Listed below are resources that can help parents and professionals address with their children the issues of birth control, parenting, and genetic counseling. Remember that many of the resources listed at the end of the article entitled "Teaching Children and Youth About Sexuality" also include information about the basics of reproduction and birth control. You can also contact organizations such as Planned Parenthood for concise, easy-to-use pamphlets on reproduction and birth control. This information is vital to young people with disabilities and, as with all information about sexuality, needs to be presented in ways that take into consideration the particular individual and the disability he or she has. Resources on Reproduction, Birth Control,
and Genetic Counseling
Finger, A. (1990). Past due: A story of disability, pregnancy, and birth. Seattle, WA: Seal Press. (B)
Hakim-Elahi, E. (1982). Contraceptive of choice for disabled persons. New York
State Journal of Medicine, 82(11), 1601-1608. (A)
Ince, S. (1987). Genetic counseling. White Plaines, NY: March of Dimes. (A)
Kroll, K., & Klein, E. (1992). Enabling romance: A guide to love, sex, and relationships for disabled people (and the people who care for them). New York: Crown. (B)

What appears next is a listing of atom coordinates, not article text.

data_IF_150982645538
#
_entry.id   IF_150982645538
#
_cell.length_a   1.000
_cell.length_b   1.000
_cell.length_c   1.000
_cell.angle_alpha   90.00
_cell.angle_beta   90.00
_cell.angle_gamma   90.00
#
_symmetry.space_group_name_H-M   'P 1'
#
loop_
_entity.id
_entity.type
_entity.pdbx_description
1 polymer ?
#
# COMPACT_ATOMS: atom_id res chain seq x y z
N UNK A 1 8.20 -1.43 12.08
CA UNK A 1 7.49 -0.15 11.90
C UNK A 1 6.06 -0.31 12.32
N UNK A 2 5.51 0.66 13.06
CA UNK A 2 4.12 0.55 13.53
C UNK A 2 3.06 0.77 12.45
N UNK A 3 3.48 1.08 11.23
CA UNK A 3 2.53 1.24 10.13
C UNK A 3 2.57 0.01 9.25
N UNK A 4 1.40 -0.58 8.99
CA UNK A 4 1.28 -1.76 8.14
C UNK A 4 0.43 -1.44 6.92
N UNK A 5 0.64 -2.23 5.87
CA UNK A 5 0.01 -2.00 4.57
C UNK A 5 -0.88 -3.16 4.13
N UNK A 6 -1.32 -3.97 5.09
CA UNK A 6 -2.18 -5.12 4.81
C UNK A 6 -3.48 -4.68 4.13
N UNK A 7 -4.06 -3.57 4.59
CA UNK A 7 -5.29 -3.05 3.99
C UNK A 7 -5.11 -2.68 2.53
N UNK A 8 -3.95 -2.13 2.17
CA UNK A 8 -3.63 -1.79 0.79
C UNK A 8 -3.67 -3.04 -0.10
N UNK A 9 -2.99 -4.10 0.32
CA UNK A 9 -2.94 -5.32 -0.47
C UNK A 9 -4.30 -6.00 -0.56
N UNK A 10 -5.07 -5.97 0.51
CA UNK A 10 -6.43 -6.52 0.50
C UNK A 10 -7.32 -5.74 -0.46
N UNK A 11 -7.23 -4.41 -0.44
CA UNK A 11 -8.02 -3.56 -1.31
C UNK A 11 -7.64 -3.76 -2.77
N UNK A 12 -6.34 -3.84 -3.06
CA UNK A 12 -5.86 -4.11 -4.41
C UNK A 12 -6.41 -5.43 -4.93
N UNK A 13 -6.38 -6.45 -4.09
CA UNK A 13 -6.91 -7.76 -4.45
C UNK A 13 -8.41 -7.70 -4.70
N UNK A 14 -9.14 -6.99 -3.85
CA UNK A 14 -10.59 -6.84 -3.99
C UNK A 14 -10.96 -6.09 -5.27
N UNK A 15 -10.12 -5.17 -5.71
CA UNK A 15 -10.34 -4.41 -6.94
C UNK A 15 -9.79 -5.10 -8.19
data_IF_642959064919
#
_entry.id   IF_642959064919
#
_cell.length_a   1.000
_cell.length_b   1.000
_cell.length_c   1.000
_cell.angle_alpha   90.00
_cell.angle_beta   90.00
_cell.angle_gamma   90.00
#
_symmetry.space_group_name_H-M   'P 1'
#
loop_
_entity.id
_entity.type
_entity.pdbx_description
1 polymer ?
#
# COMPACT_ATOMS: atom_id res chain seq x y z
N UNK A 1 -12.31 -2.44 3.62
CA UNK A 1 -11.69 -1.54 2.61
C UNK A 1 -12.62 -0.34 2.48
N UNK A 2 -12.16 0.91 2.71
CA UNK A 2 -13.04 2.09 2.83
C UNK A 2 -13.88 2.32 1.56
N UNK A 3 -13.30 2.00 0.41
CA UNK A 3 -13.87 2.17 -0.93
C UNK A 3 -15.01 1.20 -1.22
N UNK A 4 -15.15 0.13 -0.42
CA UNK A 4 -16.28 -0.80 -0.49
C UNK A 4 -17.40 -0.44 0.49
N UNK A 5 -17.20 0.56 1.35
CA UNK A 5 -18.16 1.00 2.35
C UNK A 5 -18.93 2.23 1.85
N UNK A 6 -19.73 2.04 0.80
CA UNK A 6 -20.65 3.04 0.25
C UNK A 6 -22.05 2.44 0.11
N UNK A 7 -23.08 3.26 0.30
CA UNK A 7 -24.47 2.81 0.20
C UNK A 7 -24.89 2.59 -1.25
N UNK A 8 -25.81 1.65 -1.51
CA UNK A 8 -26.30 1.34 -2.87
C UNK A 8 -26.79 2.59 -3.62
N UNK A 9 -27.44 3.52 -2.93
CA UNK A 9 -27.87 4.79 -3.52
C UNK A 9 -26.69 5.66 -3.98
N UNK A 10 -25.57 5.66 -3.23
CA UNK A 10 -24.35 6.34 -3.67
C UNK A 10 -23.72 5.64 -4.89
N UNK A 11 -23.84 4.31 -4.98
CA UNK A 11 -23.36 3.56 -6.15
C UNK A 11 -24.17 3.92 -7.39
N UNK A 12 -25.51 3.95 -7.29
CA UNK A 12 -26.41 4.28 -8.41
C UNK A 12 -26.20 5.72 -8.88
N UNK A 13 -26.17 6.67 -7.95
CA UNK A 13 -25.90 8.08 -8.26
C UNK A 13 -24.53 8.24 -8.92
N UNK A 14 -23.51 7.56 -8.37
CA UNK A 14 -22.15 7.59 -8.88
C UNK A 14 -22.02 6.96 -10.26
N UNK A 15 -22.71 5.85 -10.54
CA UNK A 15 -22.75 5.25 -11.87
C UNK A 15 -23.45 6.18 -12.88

March of Dimes Birth Defects Foundation. (n.d.). Our genetic heritage. White Plaines, NY: Author. (C; This is a videotape explaining genes and heredity.)
National Center for Education in Maternal and Child Health. (1991, January). Understanding DNA testing: A basic guide for families. Washington, DC: Author. (A)
Richards, D. (1986). Sterilization: Can parents decide? Exceptional Parent, 16(2), 40-41. (A)
Rodman, H., Lewis, S.H., & Griffiths, S.B. (1984). The sexual rights of adolescents: Competence, vulnerability, and parental control. New York: Columbia University Press. (B)
U.S. Department of Health and Human Services. (1980). Learning together: A guide for families with genetic disorders (DHHS Publication No. (HSA) 80-5131). Rockville, MD: Author.
Weiner, F. (Ed.) (1986). No apologies. New York: St. Martin's Press. (B)
_______________________________________________________ Protection Against Sexually Transmitted Diseases